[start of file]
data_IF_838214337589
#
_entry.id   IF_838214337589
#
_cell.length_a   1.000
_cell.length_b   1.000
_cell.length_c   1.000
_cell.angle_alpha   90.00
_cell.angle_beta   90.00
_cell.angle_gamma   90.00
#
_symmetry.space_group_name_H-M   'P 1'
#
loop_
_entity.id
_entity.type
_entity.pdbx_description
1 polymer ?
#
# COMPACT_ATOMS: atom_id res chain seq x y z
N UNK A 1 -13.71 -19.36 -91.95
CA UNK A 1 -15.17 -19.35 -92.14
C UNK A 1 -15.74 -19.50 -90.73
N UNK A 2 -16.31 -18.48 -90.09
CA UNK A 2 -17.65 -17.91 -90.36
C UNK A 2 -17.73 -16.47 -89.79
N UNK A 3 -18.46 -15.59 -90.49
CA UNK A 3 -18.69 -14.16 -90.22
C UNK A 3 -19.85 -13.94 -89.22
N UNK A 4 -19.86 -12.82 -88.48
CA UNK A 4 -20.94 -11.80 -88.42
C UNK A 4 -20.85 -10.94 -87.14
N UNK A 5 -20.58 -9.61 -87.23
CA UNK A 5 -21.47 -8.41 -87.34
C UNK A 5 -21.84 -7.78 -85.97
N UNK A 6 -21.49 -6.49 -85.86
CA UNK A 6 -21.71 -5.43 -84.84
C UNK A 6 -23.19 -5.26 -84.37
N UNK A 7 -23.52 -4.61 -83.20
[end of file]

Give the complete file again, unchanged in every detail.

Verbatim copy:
data_IF_838214337589
#
_entry.id   IF_838214337589
#
_cell.length_a   1.000
_cell.length_b   1.000
_cell.length_c   1.000
_cell.angle_alpha   90.00
_cell.angle_beta   90.00
_cell.angle_gamma   90.00
#
_symmetry.space_group_name_H-M   'P 1'
#
loop_
_entity.id
_entity.type
_entity.pdbx_description
1 polymer ?
#
# COMPACT_ATOMS: atom_id res chain seq x y z
N UNK A 1 -13.71 -19.36 -91.95
CA UNK A 1 -15.17 -19.35 -92.14
C UNK A 1 -15.74 -19.50 -90.73
N UNK A 2 -16.31 -18.48 -90.09
CA UNK A 2 -17.65 -17.91 -90.36
C UNK A 2 -17.73 -16.47 -89.79
N UNK A 3 -18.46 -15.59 -90.49
CA UNK A 3 -18.69 -14.16 -90.22
C UNK A 3 -19.85 -13.94 -89.22
N UNK A 4 -19.86 -12.82 -88.48
CA UNK A 4 -20.94 -11.80 -88.42
C UNK A 4 -20.85 -10.94 -87.14
N UNK A 5 -20.58 -9.61 -87.23
CA UNK A 5 -21.47 -8.41 -87.34
C UNK A 5 -21.84 -7.78 -85.97
N UNK A 6 -21.49 -6.49 -85.86
CA UNK A 6 -21.71 -5.43 -84.84
C UNK A 6 -23.19 -5.26 -84.37
N UNK A 7 -23.52 -4.61 -83.20